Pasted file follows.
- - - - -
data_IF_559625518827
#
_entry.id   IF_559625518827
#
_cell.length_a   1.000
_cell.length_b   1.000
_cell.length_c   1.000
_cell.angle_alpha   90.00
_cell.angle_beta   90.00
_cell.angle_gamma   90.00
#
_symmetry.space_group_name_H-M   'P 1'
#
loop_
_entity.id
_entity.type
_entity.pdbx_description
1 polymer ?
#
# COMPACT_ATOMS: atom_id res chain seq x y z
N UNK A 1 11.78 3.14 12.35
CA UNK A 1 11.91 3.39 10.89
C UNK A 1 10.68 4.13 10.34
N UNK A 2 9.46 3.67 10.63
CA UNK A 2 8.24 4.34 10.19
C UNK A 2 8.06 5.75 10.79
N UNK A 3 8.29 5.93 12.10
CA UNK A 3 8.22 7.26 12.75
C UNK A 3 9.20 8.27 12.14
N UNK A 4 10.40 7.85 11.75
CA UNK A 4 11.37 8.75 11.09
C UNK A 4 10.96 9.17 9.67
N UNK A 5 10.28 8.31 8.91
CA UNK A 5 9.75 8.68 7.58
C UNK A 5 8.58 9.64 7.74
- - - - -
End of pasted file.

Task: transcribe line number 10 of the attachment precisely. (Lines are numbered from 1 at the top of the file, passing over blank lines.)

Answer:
_cell.angle_gamma   90.00